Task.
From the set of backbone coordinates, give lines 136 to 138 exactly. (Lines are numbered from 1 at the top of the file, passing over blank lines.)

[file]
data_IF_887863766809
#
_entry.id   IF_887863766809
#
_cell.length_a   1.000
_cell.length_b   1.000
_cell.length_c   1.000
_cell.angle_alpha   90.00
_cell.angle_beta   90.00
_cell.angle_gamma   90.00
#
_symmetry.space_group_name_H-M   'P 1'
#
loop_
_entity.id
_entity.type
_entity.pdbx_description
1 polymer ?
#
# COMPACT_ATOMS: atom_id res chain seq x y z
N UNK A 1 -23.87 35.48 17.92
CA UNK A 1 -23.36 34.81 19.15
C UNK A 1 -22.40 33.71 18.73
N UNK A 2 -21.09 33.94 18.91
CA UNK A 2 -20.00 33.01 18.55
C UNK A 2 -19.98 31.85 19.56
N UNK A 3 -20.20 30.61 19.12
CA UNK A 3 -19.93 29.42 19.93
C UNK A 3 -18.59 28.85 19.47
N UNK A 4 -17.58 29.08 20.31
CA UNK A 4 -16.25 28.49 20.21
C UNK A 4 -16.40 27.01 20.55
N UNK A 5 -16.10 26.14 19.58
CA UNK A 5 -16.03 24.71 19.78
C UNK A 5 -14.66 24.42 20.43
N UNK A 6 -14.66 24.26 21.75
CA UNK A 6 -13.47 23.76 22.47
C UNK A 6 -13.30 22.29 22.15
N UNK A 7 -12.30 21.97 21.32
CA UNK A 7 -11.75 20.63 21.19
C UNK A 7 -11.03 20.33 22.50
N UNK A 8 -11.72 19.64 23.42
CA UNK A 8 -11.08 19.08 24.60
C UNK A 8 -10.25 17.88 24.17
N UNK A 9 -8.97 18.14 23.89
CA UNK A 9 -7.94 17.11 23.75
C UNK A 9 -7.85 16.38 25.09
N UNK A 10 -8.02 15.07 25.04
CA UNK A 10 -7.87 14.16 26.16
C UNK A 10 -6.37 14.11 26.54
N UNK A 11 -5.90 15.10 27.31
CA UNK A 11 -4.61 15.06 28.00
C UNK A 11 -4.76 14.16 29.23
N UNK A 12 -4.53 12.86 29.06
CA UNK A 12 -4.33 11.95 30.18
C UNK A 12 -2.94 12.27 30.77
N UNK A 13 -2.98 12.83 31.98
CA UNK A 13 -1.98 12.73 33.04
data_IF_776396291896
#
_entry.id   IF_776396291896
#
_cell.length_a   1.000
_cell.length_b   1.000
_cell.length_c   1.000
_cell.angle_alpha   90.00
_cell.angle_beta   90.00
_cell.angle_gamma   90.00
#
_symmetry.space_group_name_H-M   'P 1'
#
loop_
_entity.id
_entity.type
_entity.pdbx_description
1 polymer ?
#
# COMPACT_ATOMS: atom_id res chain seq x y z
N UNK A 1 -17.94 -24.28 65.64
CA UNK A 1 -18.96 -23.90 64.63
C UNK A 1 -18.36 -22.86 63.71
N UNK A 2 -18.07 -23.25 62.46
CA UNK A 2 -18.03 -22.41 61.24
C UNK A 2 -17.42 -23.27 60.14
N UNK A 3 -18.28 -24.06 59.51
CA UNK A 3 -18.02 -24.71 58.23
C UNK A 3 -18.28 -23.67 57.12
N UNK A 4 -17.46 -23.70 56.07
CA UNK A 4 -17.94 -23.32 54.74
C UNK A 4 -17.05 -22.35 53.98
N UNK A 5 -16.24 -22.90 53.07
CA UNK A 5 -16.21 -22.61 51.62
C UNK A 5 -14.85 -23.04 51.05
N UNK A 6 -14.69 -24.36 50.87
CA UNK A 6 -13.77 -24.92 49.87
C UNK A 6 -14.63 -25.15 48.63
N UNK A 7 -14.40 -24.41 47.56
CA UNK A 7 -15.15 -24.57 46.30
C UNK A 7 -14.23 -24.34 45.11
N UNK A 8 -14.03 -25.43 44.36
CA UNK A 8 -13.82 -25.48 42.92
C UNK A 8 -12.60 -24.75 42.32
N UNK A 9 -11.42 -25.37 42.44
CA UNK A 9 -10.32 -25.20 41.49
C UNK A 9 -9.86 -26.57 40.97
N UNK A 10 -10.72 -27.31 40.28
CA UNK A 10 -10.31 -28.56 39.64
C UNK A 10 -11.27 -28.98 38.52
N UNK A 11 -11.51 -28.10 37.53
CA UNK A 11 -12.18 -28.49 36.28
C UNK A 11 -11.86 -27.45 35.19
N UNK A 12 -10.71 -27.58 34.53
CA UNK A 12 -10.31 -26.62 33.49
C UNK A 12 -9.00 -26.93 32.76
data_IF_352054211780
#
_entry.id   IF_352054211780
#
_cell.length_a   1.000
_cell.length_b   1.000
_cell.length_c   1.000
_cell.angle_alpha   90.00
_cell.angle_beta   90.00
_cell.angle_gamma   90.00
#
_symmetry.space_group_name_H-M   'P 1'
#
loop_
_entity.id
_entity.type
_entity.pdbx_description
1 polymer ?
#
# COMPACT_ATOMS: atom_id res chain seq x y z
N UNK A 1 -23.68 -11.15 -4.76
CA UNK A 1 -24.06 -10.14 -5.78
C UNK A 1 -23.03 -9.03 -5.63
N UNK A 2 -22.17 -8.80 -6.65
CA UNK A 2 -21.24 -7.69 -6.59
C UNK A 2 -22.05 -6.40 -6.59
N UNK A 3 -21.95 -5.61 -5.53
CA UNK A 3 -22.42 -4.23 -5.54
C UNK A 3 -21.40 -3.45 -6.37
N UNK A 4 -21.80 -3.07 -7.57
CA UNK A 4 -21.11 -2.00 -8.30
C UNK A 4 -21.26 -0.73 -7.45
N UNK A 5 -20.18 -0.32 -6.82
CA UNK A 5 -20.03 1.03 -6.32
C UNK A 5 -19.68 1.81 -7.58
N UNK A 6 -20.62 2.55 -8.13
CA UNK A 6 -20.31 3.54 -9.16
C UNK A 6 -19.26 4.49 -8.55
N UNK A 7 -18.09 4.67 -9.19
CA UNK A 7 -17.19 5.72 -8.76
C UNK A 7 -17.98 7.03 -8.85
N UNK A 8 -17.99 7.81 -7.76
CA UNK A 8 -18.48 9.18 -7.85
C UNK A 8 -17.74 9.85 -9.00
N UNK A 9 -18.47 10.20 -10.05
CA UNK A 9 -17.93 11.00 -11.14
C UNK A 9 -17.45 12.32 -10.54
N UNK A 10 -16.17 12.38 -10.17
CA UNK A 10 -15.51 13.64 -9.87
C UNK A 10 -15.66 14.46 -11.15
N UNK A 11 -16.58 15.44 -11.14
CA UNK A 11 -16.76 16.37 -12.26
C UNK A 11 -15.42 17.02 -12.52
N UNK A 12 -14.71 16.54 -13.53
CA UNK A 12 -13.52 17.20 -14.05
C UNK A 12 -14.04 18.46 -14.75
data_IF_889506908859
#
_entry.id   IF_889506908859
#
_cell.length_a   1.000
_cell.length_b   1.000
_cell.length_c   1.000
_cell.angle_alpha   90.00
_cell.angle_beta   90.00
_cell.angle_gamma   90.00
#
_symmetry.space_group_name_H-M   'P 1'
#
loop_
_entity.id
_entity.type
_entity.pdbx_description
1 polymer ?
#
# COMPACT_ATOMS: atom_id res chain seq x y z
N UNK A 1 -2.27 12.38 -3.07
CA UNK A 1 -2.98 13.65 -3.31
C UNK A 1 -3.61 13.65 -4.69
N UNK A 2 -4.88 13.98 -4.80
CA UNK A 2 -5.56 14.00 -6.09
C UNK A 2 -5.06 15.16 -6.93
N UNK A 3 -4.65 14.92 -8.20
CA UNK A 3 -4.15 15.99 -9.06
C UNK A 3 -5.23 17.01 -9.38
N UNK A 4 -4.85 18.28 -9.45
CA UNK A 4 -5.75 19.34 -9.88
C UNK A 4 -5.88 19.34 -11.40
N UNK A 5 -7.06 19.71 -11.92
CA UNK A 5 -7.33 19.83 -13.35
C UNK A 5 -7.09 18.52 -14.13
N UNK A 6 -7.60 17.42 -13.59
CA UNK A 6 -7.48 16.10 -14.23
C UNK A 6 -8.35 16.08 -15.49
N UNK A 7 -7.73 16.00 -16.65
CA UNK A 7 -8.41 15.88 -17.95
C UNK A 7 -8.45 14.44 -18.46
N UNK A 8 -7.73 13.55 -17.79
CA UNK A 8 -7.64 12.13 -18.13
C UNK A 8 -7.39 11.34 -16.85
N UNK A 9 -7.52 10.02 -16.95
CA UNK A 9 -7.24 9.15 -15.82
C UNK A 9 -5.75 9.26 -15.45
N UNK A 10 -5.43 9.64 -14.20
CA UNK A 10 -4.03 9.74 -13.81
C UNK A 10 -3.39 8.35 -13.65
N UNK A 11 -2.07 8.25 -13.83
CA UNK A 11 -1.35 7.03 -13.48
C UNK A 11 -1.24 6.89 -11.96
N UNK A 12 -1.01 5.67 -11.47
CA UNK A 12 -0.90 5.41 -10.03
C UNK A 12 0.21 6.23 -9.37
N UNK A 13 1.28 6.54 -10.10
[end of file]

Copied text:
CA UNK A 1 -24.06 -10.14 -5.78
C UNK A 1 -23.03 -9.03 -5.63
N UNK A 2 -22.17 -8.80 -6.65